Combine the 2 pre-doughs, add the flour, the malt and mix until a smooth dough is obtained, finally add the water and salt and immediately after the oil mix again for 2 minutes. Let the dough rest for 1 hour, then form the 180 g balls and let it rise for 90m minutes. Gently spread the dough directly on the seeds so as to make them adhere well to the dough, up to a diameter of 16 / 18cm place in a oiled pan and let rise for about 2 and a half hours. Turn the dough upside down on the table and bake directly on the stone in the oven at 260°C for about 6 minutes.

To serve (per portion)

200 g of Black Angus beef burger from Piedmont

50 g of smoked raclette

Radicchio, to taste

Confit cherry tomatoes, to taste

Carrot ketchup, to taste

Fried Jerusalem artichokes, to taste Cook the meat about a minute and a half on each side and insert inside the sandwich. Add the raclette cheese, radicchio, confit cherry tomatoes and carrot ketchup on top. In the center of the plate lay the previously sliced and fried Jerusalem artichok

Words by Ilaria Mazzarella

Photo courtesy of restaurant Antica Fonderia

Crossing the Via del Pellegrino heading towards Campo de ‘Fiori in the heart of Rome, I am excitedly on my to meet an old friend. The biting cold air of an anonymous January afternoon chills my uncovered face. After a brisk walk I arrive, and quickly spot Spanish-born chef Alba Esteve Ruiz’s sweet face through the restaurant’s glass doors, absorbed in thought. Alba’s newest place of work is Antica Fonderia, a Roman restaurant artfully blending human warmth with solemn austerity. The cuisine is one of grilling with fire, tempered with a refined and creative Mediterranean cuisine. The space is decorated in wood, marble, blown glass, inlays of brass and lots, and lots, of golden flourishes. Gold trimming is found on the table, tableware and walls giving the feeling is of a well-balanced compositional tension characterized by a passionate attention to detail. The colours of the interior space and carefully curated design details reflect the space’s former life as the Lefevre Foundry where precious metals such as gold were once heated by raw fire, refined and hammered into shape.

Behind Alba’s large, round signature glasses her face framed by the black bandana and wearing a burnt sienna coloured jacket she is instantly recognizable. It’s always her. The spirited Spaniard who, aged just 19, packed her bags and roll of chef knives and left her family to pursue her path of hard work and sacrifice. If that’s a brave move for a man, it’s very difficult for a woman. Her journey has seen her working in iconic Spanish kitchens such as Girona’s El Celler de Can Roca and before arriving in the Roman kitchens of Marzapane where she embraced  contemporary Italian cuisine. Then she fell in love. Firstly with the life and spirit of the Eternal City and then with a local boy whom she later married. When later she had the tempting opportunity to return home to Spain or to a kitchen in Milano – she chose Rome. Again. Clear, crystalline, focused ideas which shyness cannot hide. I quickly recognise the essence of the young women that I first met all those years ago.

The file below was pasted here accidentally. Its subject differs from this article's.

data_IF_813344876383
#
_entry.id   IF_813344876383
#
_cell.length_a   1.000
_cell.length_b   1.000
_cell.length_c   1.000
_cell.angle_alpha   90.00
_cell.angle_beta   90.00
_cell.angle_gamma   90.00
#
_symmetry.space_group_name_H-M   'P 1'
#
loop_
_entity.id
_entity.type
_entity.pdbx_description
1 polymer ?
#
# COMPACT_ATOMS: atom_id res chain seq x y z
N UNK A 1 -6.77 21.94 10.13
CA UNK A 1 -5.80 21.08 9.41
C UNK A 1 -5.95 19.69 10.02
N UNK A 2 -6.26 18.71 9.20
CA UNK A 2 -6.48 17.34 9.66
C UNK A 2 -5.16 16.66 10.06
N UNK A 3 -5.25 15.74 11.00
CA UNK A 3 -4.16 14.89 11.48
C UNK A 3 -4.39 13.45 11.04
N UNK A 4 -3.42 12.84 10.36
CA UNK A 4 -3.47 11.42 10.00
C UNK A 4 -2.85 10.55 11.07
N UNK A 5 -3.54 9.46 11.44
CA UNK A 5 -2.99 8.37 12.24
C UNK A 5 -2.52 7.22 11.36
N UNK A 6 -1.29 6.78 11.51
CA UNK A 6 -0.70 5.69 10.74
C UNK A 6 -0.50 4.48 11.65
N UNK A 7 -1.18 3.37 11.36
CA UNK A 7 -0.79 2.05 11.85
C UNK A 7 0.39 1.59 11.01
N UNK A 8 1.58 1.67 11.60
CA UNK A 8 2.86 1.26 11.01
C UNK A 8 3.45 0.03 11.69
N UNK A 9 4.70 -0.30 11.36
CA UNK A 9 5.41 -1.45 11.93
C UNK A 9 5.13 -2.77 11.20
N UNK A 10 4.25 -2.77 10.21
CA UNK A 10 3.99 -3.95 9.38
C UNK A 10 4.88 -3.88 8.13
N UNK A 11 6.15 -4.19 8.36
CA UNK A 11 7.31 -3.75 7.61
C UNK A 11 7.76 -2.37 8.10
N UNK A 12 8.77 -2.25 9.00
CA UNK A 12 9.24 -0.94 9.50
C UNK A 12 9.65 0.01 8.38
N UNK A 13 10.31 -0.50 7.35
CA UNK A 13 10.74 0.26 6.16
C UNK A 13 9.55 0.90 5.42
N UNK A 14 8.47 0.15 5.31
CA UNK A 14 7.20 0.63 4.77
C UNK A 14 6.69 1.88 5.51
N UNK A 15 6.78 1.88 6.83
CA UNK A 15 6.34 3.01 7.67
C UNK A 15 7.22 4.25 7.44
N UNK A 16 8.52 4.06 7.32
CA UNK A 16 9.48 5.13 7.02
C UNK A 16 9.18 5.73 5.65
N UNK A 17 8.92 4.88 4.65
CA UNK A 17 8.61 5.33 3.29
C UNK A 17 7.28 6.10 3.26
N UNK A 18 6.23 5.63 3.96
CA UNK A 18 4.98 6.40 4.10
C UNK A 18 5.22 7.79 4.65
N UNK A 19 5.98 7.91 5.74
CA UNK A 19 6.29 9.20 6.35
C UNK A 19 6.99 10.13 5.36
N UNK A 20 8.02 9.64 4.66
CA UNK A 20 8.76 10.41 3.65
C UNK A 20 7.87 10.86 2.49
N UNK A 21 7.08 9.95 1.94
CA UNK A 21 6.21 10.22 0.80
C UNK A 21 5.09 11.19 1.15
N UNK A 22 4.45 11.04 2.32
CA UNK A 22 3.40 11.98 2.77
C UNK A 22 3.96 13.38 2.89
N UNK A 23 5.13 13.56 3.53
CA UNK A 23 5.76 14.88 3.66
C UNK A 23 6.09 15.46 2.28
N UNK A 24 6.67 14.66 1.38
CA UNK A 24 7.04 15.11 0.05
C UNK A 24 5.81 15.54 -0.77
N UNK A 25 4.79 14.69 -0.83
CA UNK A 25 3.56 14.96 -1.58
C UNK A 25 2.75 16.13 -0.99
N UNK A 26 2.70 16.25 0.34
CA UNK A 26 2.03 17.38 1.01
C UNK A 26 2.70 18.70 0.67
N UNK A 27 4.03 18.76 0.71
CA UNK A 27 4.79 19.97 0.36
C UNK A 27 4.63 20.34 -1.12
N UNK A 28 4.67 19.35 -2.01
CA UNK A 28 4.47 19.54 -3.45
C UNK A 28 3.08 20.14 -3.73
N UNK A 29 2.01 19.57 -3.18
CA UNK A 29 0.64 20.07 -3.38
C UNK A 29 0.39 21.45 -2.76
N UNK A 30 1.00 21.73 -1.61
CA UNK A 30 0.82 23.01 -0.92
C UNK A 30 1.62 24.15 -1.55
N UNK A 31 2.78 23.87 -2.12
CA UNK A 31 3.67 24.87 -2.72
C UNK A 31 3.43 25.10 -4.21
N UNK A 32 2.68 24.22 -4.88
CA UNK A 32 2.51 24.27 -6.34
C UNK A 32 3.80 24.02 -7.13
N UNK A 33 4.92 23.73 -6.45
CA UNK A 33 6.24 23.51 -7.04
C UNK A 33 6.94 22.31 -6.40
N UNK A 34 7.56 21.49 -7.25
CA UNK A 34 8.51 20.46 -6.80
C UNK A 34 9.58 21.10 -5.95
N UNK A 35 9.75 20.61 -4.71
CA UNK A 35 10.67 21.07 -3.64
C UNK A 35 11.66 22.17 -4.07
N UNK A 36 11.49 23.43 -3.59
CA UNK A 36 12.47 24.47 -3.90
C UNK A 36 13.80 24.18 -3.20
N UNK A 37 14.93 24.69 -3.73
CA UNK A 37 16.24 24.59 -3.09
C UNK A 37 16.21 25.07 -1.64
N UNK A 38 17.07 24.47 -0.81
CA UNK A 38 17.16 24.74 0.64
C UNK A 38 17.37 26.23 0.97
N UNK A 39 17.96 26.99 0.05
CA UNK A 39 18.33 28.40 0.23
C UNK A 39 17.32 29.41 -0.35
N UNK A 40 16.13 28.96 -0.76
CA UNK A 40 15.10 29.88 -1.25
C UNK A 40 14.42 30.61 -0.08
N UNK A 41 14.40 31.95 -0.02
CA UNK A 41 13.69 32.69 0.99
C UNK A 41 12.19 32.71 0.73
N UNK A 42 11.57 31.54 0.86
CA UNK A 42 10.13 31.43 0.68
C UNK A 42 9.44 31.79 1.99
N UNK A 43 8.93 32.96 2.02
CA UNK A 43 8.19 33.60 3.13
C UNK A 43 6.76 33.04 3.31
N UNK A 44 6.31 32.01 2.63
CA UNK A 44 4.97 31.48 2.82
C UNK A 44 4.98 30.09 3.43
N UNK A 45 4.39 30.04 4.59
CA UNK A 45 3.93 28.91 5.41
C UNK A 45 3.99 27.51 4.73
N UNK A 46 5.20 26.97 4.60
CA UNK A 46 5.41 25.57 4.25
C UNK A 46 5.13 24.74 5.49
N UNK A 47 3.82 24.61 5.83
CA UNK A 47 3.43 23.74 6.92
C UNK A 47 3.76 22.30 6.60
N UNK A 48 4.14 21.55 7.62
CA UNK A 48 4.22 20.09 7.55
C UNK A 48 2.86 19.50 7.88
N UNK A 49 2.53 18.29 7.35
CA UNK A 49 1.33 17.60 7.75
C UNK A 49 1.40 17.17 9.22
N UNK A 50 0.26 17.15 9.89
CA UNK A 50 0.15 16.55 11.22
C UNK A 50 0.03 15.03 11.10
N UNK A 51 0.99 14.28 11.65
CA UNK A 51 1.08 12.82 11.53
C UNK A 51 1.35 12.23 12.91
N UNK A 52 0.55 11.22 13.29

Well, welcome to the realm of ancestral cuisine, or using raw fire to cook. Take a seat, make yourself comfortable, choose from the menu, and fill your glasses. The show is about to begin. And so starts an adventure in which only a raw fire, a wood oven, coals, experience and cooking skills are demanded. “At the beginning it was a nightmare to get used to this new way of cooking,” says Alba. Today the hand tames the flames and selects the wood works with an enviable ease. The fires on the grill are lit at six, before 45 minutes late the the first log is pressed into the oven. “I use eye drops every day and pour water into the glasses of both. “I have to put cream on my face and cocoa butter over and over again.” Her gaze exudes all the tiredness familiar from a restaurant’s start-up phase. Wasn’t it the British poet and writer Oscar Wilde who said that: “The one advantage of playing with fire … is that one never gets even singed. It is the people who don’t know how to play with it who get burned up.”

“Then everyone rushes to changing rooms, to avoid the initial blast of smoke,” she says. At seven the fire is alive and the kitchen is fully operational. Well dried oak and beech wood get the first started quickly, before the slower burning coal is added on a giant Argentine grill. The choice of wood is crucial to achieve the best flavour profiles. For hot smoking apple and cherry wood works best, with almond wood a natural match for cold smoking. Some preparations are oven smoked with beech. Antica Foneria is owned by patron Cesare Bettozzi, deus ex machina of working with live fire, and himself a Roman entrepreneur who has spent three decades away from the city, mostly in the US. Naturally, there are flashes of  Spain on the menu. Jamón, anchovies, baccalà, Segovia’s piglet are all listed. Other meat is sourced from the longstanding Roman butcher De Angelis.